Saturday April 4, 2020
Home Lead Story Poverty and I...

Poverty and Inequality Rising Rapidly in Thailand: Report

Poverty, Inequality in Thailand on the Rise, World Bank Says

0
//
Thailand
"Taking the Pulse of Poverty and Inequality in Thailand," launched last week, says the country's poverty rate jumped from 7.2% to 9.8% between 2015 and 2018, adding nearly 2 million new people to the ranks of the poor. Pixabay

By Zsombor Peter

Thailand’s poverty rate has been rising in recent years despite steady, if slow, overall economic growth, a new World Bank report says, widening the gap between rich and poor in Southeast Asia’s second-largest economy.

“Taking the Pulse of Poverty and Inequality in Thailand,” launched last week, says the country’s poverty rate jumped from 7.2% to 9.8% between 2015 and 2018, adding nearly 2 million new people to the ranks of the poor. Inequality, as measured by household consumption, also spiked in 2016 for the first time in four years and has eased little since.

Analysts see a direct link between those figures and the results of last year’s general elections, Thailand’s first since a 2014 military coup led by then-General Prayut Chan-ocha, now the country’s prime minister.

Pheu Thai, a party tied to former Prime Minister Thaksin Shinawatra, won the second most votes and the largest share of seats in the popularly elected House of Representatives, the lower house of the National Assembly,  with strong support from some of the country’s poorest provinces in the North and Northeast.

A junta-appointed Senate and Election Commission finally tipped the contest to form a majority government in Prayut’s favor, but the numbers echoed the lasting disaffection of the country’s poor.

“Plummeting incomes were clearly a major factor in the opposition’s strong showing in the 2019 general election. That is why Pheu Thai did so well — especially given  that rural farmers and also urban households continue to be attracted by the populism of Thaksin,” said Paul Chambers, a political analyst and lecturer at Thailand’s Naresuan University.

Thaksin was first elected prime minister in 2001, after the shock of the Asian financial crisis of the late 1990s, and reelected four years later only to be kicked out of office by a military coup in 2006. The telecoms tycoon now lives abroad, avoiding a 2008 corruption conviction that he disputes. However, the subsidies, cash transfers and other populist policies he pushed have left him and his proxies with a loyal following among the farmers of Thailand’s rural North and Northeast, who feel left behind by an urban elite cloistered mostly in the capital, Bangkok.

Thailand
The World Bank said many of Thailand’s poverty spikes coincided with regional or global financial crises or with drought but added that periods of political instability also tend to depress consumption and investment, which can drive incomes down and poverty rates up. Pixabay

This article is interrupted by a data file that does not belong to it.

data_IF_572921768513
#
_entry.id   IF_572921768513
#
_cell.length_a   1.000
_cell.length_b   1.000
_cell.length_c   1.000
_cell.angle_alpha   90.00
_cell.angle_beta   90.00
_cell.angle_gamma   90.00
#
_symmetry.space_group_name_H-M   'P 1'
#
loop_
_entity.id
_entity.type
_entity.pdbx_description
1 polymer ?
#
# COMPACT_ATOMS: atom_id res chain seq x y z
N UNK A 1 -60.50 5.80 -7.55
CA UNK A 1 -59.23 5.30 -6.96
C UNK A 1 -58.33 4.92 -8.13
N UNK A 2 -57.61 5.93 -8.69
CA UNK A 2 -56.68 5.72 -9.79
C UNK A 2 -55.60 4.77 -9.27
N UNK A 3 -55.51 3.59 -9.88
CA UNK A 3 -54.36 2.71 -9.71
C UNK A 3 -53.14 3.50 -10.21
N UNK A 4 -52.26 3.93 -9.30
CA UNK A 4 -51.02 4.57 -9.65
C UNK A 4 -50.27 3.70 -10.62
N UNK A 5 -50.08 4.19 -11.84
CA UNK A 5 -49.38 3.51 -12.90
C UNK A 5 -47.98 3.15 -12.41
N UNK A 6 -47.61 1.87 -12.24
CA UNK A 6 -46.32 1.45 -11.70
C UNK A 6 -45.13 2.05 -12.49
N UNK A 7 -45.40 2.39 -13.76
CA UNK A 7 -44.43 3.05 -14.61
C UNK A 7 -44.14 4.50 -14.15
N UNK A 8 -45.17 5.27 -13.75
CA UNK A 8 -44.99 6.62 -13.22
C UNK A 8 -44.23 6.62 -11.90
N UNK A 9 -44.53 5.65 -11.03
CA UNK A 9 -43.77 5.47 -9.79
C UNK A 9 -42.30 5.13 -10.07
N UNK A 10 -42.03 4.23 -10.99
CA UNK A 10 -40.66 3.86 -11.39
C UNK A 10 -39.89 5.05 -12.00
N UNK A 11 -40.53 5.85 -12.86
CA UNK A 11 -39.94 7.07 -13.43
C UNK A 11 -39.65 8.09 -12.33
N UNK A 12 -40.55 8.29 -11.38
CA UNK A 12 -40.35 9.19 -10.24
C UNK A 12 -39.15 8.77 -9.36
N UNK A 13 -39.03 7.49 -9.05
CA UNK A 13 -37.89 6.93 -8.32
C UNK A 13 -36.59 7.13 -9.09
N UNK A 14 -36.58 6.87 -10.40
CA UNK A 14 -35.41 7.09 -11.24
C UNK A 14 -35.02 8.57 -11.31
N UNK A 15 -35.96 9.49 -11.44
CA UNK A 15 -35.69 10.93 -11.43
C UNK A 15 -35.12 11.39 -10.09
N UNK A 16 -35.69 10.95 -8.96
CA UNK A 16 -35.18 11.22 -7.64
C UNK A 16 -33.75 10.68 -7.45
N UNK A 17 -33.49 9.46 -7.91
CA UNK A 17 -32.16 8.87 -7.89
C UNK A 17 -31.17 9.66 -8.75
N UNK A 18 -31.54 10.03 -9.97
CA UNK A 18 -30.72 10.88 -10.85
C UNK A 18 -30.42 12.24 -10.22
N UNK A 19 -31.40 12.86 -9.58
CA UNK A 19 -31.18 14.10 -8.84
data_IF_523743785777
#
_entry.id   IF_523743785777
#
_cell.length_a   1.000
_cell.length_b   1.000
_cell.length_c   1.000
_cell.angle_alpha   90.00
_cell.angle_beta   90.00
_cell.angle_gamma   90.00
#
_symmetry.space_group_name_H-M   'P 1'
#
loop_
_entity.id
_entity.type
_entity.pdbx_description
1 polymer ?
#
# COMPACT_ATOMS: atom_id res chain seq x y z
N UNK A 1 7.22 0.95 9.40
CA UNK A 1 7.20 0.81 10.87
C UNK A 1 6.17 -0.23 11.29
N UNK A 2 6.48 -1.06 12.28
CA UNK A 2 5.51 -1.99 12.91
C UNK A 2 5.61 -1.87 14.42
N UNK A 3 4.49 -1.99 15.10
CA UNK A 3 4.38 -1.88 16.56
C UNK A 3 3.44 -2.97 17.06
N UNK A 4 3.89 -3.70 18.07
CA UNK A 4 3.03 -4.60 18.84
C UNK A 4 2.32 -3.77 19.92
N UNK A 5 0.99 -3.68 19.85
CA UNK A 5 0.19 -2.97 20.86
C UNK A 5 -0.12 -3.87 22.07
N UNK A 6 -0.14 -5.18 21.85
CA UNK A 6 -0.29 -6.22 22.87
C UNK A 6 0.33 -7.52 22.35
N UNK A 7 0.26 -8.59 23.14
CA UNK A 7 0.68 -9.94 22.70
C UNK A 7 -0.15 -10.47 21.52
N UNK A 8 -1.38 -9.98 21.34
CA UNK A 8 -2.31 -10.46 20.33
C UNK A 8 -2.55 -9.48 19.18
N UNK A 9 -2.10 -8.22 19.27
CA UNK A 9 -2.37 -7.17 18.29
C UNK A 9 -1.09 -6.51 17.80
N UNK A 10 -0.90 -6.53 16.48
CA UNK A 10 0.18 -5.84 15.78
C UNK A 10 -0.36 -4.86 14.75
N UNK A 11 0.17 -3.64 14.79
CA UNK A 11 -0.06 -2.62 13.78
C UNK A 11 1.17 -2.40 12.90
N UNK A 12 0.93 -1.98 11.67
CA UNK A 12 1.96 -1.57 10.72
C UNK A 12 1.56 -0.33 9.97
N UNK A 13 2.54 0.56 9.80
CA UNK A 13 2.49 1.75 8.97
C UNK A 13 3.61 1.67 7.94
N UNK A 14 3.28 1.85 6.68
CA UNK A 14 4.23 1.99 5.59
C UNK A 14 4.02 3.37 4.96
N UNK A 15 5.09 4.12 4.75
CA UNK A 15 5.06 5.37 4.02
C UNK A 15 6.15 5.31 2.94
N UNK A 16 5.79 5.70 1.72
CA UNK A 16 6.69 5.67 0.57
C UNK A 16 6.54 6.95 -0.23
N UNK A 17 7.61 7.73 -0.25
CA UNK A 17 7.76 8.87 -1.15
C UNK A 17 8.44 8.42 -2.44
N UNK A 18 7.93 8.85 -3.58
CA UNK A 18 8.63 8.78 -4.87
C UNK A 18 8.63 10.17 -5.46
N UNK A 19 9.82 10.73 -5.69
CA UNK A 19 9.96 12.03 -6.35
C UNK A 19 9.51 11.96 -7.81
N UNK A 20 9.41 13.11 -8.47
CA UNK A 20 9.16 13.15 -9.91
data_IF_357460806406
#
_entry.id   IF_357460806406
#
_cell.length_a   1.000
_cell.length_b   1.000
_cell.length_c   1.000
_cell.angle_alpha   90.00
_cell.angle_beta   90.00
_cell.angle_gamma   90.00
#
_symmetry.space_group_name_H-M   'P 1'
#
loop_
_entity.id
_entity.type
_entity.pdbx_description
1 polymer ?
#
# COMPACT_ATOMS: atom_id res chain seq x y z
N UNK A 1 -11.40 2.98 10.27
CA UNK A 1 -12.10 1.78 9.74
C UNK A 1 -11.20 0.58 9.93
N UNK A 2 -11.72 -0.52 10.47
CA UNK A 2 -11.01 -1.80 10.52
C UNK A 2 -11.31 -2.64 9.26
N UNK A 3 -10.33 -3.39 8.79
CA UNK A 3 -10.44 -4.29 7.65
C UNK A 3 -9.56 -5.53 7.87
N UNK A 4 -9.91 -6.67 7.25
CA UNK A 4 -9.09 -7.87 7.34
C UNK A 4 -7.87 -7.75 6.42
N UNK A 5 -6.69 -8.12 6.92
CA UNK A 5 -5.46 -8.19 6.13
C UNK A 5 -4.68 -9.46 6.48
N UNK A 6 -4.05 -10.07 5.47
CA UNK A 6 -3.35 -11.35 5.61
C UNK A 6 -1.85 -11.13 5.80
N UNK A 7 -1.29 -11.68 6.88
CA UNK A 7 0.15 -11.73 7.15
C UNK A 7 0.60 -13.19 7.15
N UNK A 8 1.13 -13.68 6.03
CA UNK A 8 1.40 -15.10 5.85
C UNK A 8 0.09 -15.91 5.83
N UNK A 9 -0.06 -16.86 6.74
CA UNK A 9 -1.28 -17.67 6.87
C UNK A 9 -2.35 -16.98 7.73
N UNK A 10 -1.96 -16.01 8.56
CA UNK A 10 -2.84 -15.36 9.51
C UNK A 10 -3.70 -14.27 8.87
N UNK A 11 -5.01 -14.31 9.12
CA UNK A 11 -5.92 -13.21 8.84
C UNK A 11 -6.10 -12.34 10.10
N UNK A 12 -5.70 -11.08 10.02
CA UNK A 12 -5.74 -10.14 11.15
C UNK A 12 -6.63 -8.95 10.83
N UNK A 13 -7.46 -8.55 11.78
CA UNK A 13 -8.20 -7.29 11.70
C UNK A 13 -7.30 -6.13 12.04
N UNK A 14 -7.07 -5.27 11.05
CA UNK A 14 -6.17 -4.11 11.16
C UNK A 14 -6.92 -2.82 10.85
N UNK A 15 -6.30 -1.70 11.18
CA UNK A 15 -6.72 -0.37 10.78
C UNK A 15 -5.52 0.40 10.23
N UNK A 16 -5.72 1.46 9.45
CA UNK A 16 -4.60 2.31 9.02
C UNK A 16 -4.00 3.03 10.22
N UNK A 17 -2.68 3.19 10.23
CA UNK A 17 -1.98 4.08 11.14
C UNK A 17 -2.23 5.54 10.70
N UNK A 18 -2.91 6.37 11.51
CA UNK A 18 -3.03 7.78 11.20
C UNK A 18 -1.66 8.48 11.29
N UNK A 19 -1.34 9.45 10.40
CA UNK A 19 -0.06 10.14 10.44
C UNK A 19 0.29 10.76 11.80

“That is partly why Thaksin was able to rise in the early 2000s, because of grievances over this disproportionate allocation of resources,” said Harrison Cheng, an associate director with consulting firm Control Risks who follows Thailand.

He said the concentration of wealth and power in Bangkok has continued under Prayut.

The World Bank report backs him up. It shows poverty hovering steadily at about 2% between 2015 and 2018 in Bangkok while rising everywhere else, nowhere more so than in the strife-torn South. Riven by a Muslim insurgency, the South became the country’s poorest region in 2017, only just edging out the Northeast with a poverty rate of about 12%. The South again topped the Northeast in 2018 with a poverty rate just over 14%.

The report ascribes the latest rises in poverty and inequality to droughts, slow economic growth and falling incomes among both rural farmers and urban businesses.

The bank says Thailand has now seen four such spikes since 2000, more than any of the other nine Association of Southeast Asian Nations countries.

The report’s author, Judy Yang, attributes that, at least in part, to slow wage growth during the period, slower than in any of the bloc’s other large economies.

“If you are a household, what really pulls you out of poverty is getting a better-paying job, getting more income, getting labor market income,” she said.

What also sets Thailand apart is its political turmoil. The coup-prone country has seen four swings between military and civilian rule since 2006, governments cut short by controversial court orders and several rounds of mass protests, some of them deadly.